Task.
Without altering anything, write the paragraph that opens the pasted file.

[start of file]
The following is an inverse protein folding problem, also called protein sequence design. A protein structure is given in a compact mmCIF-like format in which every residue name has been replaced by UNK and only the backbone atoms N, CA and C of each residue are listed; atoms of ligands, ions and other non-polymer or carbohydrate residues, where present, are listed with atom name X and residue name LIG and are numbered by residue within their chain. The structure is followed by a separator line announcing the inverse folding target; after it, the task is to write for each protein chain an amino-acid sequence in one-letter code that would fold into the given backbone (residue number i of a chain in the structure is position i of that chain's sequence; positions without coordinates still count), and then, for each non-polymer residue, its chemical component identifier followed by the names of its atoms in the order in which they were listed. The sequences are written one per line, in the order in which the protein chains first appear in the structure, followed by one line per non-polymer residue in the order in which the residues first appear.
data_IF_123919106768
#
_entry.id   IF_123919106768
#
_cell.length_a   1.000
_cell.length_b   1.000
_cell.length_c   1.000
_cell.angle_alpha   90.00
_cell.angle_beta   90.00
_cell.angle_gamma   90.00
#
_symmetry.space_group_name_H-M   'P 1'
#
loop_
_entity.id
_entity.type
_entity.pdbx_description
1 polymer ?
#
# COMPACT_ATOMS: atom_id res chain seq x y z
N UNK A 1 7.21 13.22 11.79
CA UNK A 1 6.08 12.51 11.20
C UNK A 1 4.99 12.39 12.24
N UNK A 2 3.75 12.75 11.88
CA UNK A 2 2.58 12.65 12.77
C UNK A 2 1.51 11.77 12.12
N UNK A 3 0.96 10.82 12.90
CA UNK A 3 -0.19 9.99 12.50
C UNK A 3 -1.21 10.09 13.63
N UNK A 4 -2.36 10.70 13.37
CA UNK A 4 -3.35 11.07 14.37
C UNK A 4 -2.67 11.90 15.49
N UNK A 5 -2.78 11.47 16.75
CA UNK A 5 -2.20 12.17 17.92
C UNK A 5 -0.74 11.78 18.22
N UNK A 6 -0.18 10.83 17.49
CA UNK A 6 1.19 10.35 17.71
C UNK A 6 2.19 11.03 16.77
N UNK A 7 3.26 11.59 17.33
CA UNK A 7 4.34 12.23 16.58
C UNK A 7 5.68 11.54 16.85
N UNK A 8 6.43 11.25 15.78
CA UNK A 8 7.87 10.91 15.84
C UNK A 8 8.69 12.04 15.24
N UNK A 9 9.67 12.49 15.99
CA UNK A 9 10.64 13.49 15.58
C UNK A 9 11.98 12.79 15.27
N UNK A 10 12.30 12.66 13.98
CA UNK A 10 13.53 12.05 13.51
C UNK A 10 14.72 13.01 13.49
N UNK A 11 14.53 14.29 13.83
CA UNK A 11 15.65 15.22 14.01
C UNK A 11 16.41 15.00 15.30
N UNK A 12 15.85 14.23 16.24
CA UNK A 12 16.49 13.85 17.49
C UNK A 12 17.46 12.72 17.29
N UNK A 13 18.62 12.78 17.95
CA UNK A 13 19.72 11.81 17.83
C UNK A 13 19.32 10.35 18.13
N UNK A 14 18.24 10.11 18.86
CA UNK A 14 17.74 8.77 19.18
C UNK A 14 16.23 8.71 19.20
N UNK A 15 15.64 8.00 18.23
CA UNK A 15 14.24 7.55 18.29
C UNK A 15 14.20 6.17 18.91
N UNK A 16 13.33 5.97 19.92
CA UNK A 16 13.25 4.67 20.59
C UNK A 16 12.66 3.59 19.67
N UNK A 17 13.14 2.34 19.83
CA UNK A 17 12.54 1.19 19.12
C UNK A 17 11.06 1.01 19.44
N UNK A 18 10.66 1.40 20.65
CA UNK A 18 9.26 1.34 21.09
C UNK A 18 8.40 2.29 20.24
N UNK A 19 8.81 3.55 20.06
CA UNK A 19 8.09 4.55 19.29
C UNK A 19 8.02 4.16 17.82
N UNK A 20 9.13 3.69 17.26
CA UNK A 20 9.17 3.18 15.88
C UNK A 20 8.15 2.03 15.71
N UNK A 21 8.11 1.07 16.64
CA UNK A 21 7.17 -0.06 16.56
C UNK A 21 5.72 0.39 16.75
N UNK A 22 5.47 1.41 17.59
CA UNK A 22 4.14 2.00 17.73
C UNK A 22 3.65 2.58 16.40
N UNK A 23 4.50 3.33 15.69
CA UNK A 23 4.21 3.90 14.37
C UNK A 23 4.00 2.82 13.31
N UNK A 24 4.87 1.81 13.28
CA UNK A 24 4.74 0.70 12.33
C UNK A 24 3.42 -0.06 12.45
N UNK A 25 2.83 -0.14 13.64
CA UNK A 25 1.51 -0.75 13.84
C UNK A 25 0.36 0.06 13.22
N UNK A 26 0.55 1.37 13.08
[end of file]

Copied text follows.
The following is an inverse protein folding problem, also called protein sequence design. A protein structure is given in a compact mmCIF-like format in which every residue name has been replaced by UNK and only the backbone atoms N, CA and C of each residue are listed; atoms of ligands, ions and other non-polymer or carbohydrate residues, where present, are listed with atom name X and residue name LIG and are numbered by residue within their chain. The structure is followed by a separator line announcing the inverse folding target; after it, the task is to write for each protein chain an amino-acid sequence in one-letter code that would fold into the given backbone (residue number i of a chain in the structure is position i of that chain's sequence; positions without coordinates still count), and then, for each non-polymer residue, its chemical component identifier followed by the names of its atoms in the order in which they were listed. The sequences are written one per line, in the order in which the protein chains first appear in the structure, followed by one line per non-polymer residue in the order in which the residues first appear.